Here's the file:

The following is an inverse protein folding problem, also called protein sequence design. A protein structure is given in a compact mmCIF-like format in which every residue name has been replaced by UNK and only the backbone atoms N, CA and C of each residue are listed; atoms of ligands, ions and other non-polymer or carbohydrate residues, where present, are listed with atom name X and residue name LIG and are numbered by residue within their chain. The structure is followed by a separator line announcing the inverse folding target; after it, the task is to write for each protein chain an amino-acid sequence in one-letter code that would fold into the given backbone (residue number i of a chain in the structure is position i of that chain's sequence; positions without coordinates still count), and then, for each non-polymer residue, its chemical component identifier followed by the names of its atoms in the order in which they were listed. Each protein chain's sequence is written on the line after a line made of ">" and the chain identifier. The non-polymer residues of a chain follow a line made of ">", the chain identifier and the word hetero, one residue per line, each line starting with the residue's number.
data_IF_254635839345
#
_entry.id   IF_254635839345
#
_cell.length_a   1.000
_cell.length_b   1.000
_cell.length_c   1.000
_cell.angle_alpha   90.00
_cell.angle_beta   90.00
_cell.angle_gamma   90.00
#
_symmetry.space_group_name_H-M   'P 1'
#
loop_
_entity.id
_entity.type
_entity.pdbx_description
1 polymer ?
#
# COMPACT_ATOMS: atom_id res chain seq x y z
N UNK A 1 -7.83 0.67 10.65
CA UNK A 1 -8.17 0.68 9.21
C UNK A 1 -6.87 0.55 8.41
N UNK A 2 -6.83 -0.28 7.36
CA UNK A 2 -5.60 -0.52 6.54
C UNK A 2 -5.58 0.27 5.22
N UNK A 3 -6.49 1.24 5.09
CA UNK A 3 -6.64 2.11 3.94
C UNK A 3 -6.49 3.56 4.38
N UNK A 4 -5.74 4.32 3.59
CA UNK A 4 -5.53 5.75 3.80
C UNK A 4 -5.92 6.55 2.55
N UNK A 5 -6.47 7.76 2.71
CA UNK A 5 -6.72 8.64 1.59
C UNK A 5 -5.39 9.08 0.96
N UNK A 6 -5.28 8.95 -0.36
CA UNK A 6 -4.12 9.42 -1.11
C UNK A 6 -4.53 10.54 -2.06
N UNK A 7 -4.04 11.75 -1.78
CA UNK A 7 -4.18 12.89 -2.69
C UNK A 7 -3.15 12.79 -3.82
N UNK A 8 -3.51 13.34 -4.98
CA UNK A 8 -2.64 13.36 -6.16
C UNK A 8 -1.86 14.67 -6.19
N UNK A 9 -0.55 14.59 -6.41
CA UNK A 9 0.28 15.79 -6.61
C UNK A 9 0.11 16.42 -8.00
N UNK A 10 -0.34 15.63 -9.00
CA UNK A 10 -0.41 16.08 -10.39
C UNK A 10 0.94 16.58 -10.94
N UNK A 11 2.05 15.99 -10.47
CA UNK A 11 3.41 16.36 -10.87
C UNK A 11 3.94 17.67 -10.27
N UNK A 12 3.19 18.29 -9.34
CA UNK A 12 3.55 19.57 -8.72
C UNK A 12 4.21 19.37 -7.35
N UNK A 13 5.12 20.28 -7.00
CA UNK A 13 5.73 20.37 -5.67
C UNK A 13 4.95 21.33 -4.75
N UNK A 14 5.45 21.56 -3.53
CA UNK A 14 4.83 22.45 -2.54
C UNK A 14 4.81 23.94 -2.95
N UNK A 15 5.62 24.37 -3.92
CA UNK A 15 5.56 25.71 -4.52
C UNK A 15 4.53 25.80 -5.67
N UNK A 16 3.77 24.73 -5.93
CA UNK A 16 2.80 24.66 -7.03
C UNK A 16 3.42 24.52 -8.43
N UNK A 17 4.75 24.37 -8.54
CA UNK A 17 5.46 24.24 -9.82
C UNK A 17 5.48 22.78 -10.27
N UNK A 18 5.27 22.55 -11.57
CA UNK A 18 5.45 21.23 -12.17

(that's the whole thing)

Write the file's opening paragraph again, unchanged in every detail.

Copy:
The following is an inverse protein folding problem, also called protein sequence design. A protein structure is given in a compact mmCIF-like format in which every residue name has been replaced by UNK and only the backbone atoms N, CA and C of each residue are listed; atoms of ligands, ions and other non-polymer or carbohydrate residues, where present, are listed with atom name X and residue name LIG and are numbered by residue within their chain. The structure is followed by a separator line announcing the inverse folding target; after it, the task is to write for each protein chain an amino-acid sequence in one-letter code that would fold into the given backbone (residue number i of a chain in the structure is position i of that chain's sequence; positions without coordinates still count), and then, for each non-polymer residue, its chemical component identifier followed by the names of its atoms in the order in which they were listed. Each protein chain's sequence is written on the line after a line made of ">" and the chain identifier. The non-polymer residues of a chain follow a line made of ">", the chain identifier and the word hetero, one residue per line, each line starting with the residue's number.